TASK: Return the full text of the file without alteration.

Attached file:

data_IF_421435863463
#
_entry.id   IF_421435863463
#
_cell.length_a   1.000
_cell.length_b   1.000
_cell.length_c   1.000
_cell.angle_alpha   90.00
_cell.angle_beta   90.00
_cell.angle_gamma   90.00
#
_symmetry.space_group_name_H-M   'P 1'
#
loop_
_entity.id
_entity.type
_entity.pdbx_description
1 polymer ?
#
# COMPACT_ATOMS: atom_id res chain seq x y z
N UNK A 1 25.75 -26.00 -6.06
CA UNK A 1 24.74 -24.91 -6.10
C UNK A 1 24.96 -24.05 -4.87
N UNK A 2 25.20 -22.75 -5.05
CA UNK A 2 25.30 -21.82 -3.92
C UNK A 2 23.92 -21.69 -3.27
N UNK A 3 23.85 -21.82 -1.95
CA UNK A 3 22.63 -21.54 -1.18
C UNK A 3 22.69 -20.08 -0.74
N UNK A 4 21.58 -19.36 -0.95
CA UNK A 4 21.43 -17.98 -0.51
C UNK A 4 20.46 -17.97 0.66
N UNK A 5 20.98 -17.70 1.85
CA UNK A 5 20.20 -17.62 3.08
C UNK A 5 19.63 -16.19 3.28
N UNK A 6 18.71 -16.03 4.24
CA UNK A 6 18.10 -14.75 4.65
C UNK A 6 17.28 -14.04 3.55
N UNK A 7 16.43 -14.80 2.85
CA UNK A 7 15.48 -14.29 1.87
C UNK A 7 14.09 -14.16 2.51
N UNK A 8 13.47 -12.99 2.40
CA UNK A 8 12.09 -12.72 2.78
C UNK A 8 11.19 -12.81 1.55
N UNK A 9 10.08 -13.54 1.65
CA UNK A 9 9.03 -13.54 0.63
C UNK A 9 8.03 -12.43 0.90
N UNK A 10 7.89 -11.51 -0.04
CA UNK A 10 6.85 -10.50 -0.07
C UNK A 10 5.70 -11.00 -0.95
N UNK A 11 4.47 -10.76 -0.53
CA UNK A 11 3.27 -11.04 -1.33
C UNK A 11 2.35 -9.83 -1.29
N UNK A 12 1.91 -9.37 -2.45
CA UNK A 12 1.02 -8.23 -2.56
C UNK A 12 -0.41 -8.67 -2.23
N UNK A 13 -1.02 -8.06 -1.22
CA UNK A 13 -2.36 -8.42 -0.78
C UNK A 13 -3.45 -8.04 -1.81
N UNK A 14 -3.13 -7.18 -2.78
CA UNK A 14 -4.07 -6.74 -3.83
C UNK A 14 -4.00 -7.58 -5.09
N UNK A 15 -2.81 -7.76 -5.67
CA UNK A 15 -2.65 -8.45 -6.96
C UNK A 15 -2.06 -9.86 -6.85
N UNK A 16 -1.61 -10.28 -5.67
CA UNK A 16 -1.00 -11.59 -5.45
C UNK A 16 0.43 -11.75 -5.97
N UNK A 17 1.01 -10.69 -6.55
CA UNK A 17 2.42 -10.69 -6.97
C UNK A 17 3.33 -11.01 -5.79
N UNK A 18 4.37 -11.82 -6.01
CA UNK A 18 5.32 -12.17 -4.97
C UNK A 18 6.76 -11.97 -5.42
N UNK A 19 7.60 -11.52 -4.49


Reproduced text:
data_IF_421435863463
#
_entry.id   IF_421435863463
#
_cell.length_a   1.000
_cell.length_b   1.000
_cell.length_c   1.000
_cell.angle_alpha   90.00
_cell.angle_beta   90.00
_cell.angle_gamma   90.00
#
_symmetry.space_group_name_H-M   'P 1'
#
loop_
_entity.id
_entity.type
_entity.pdbx_description
1 polymer ?
#
# COMPACT_ATOMS: atom_id res chain seq x y z
N UNK A 1 25.75 -26.00 -6.06
CA UNK A 1 24.74 -24.91 -6.10
C UNK A 1 24.96 -24.05 -4.87
N UNK A 2 25.20 -22.75 -5.05
CA UNK A 2 25.30 -21.82 -3.92
C UNK A 2 23.92 -21.69 -3.27
N UNK A 3 23.85 -21.82 -1.95
CA UNK A 3 22.63 -21.54 -1.18
C UNK A 3 22.69 -20.08 -0.74
N UNK A 4 21.58 -19.36 -0.95
CA UNK A 4 21.43 -17.98 -0.51
C UNK A 4 20.46 -17.97 0.66
N UNK A 5 20.98 -17.70 1.85
CA UNK A 5 20.20 -17.62 3.08
C UNK A 5 19.63 -16.19 3.28
N UNK A 6 18.71 -16.03 4.24
CA UNK A 6 18.10 -14.75 4.65
C UNK A 6 17.28 -14.04 3.55
N UNK A 7 16.43 -14.80 2.85
CA UNK A 7 15.48 -14.29 1.87
C UNK A 7 14.09 -14.16 2.51
N UNK A 8 13.47 -12.99 2.40
CA UNK A 8 12.09 -12.72 2.78
C UNK A 8 11.19 -12.81 1.55
N UNK A 9 10.08 -13.54 1.65
CA UNK A 9 9.03 -13.54 0.63
C UNK A 9 8.03 -12.43 0.90
N UNK A 10 7.89 -11.51 -0.04
CA UNK A 10 6.85 -10.50 -0.07
C UNK A 10 5.70 -11.00 -0.95
N UNK A 11 4.47 -10.76 -0.53
CA UNK A 11 3.27 -11.04 -1.33
C UNK A 11 2.35 -9.83 -1.29
N UNK A 12 1.91 -9.37 -2.45
CA UNK A 12 1.02 -8.23 -2.56
C UNK A 12 -0.41 -8.67 -2.23
N UNK A 13 -1.02 -8.06 -1.22
CA UNK A 13 -2.36 -8.42 -0.78
C UNK A 13 -3.45 -8.04 -1.81
N UNK A 14 -3.13 -7.18 -2.78
CA UNK A 14 -4.07 -6.74 -3.83
C UNK A 14 -4.00 -7.58 -5.09
N UNK A 15 -2.81 -7.76 -5.67
CA UNK A 15 -2.65 -8.45 -6.96
C UNK A 15 -2.06 -9.86 -6.85
N UNK A 16 -1.61 -10.28 -5.67
CA UNK A 16 -1.00 -11.59 -5.45
C UNK A 16 0.43 -11.75 -5.97
N UNK A 17 1.01 -10.69 -6.55
CA UNK A 17 2.42 -10.69 -6.97
C UNK A 17 3.33 -11.01 -5.79
N UNK A 18 4.37 -11.82 -6.01
CA UNK A 18 5.32 -12.17 -4.97
C UNK A 18 6.76 -11.97 -5.42
N UNK A 19 7.60 -11.52 -4.49